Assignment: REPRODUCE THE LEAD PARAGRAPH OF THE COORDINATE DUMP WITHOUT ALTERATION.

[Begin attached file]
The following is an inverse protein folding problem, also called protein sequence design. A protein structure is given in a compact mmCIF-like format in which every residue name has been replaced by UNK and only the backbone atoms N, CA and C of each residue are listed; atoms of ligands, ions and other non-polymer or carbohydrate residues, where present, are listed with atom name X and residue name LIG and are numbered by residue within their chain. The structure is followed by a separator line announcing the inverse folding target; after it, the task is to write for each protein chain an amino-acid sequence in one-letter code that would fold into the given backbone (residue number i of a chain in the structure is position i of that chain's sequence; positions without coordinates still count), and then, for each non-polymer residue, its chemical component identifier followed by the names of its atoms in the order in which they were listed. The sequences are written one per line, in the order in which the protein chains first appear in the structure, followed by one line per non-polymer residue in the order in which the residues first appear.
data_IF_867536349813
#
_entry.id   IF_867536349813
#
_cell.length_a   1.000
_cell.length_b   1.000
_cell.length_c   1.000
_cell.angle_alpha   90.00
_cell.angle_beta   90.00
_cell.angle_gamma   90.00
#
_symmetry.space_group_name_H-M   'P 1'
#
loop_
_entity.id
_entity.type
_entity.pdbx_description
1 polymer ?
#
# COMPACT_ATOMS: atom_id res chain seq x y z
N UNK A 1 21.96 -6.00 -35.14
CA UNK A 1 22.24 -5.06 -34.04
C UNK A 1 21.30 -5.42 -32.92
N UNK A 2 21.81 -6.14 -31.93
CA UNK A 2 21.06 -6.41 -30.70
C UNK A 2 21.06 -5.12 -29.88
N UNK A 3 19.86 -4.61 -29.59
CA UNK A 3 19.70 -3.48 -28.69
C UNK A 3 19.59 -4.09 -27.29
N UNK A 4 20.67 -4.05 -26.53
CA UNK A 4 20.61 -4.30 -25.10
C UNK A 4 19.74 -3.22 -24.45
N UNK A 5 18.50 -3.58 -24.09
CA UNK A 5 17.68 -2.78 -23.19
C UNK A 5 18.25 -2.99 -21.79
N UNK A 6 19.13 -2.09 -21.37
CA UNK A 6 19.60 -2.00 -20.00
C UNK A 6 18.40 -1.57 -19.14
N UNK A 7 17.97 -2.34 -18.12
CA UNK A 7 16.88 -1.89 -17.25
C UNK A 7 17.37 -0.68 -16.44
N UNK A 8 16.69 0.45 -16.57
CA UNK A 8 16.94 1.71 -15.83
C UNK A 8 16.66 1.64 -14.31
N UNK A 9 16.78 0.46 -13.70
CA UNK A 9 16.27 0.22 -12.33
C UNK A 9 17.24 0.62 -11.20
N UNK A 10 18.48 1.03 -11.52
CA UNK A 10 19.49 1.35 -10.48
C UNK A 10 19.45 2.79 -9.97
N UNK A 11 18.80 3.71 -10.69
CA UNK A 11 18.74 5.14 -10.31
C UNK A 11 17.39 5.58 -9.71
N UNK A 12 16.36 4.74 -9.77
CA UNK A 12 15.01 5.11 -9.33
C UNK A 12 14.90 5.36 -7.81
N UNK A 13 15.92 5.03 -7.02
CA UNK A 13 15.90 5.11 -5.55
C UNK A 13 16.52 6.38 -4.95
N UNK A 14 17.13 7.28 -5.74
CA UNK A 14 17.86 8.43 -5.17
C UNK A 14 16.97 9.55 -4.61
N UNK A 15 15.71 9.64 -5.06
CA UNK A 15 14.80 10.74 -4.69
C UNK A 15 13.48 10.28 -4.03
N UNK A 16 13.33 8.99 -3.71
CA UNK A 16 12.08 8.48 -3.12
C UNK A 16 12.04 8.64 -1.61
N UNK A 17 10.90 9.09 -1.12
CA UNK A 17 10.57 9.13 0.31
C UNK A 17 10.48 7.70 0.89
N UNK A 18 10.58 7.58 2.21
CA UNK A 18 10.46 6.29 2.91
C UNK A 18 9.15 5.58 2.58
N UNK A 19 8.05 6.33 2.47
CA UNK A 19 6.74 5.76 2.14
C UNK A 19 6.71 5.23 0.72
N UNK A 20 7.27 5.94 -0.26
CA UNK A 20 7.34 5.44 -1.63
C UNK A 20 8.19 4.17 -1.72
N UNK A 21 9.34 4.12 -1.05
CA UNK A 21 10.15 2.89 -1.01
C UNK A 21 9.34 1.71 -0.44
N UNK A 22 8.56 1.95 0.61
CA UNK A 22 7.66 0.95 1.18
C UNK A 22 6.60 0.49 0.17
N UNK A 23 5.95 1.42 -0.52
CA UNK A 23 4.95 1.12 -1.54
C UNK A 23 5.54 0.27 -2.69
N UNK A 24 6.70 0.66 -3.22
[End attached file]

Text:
The following is an inverse protein folding problem, also called protein sequence design. A protein structure is given in a compact mmCIF-like format in which every residue name has been replaced by UNK and only the backbone atoms N, CA and C of each residue are listed; atoms of ligands, ions and other non-polymer or carbohydrate residues, where present, are listed with atom name X and residue name LIG and are numbered by residue within their chain. The structure is followed by a separator line announcing the inverse folding target; after it, the task is to write for each protein chain an amino-acid sequence in one-letter code that would fold into the given backbone (residue number i of a chain in the structure is position i of that chain's sequence; positions without coordinates still count), and then, for each non-polymer residue, its chemical component identifier followed by the names of its atoms in the order in which they were listed. The sequences are written one per line, in the order in which the protein chains first appear in the structure, followed by one line per non-polymer residue in the order in which the residues first appear.